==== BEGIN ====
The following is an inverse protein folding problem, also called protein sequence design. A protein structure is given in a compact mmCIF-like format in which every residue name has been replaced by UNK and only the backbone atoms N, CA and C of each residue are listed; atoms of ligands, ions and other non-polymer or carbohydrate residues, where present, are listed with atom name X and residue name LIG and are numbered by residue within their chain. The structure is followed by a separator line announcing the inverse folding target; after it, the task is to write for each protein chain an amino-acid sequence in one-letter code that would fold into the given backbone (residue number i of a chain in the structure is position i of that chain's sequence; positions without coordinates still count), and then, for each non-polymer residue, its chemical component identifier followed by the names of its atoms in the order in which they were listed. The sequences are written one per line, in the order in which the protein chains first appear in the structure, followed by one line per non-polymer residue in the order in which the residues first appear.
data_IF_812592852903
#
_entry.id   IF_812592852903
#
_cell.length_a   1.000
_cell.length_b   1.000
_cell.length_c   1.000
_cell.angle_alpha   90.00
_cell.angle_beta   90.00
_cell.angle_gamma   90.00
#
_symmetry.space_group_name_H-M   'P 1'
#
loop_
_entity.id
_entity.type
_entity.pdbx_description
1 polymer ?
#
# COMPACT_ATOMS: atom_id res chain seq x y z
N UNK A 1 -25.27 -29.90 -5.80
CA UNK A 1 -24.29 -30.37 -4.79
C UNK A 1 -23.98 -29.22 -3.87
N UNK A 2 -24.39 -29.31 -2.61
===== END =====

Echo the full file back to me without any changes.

The following is an inverse protein folding problem, also called protein sequence design. A protein structure is given in a compact mmCIF-like format in which every residue name has been replaced by UNK and only the backbone atoms N, CA and C of each residue are listed; atoms of ligands, ions and other non-polymer or carbohydrate residues, where present, are listed with atom name X and residue name LIG and are numbered by residue within their chain. The structure is followed by a separator line announcing the inverse folding target; after it, the task is to write for each protein chain an amino-acid sequence in one-letter code that would fold into the given backbone (residue number i of a chain in the structure is position i of that chain's sequence; positions without coordinates still count), and then, for each non-polymer residue, its chemical component identifier followed by the names of its atoms in the order in which they were listed. The sequences are written one per line, in the order in which the protein chains first appear in the structure, followed by one line per non-polymer residue in the order in which the residues first appear.
data_IF_812592852903
#
_entry.id   IF_812592852903
#
_cell.length_a   1.000
_cell.length_b   1.000
_cell.length_c   1.000
_cell.angle_alpha   90.00
_cell.angle_beta   90.00
_cell.angle_gamma   90.00
#
_symmetry.space_group_name_H-M   'P 1'
#
loop_
_entity.id
_entity.type
_entity.pdbx_description
1 polymer ?
#
# COMPACT_ATOMS: atom_id res chain seq x y z
N UNK A 1 -25.27 -29.90 -5.80
CA UNK A 1 -24.29 -30.37 -4.79
C UNK A 1 -23.98 -29.22 -3.87
N UNK A 2 -24.39 -29.31 -2.61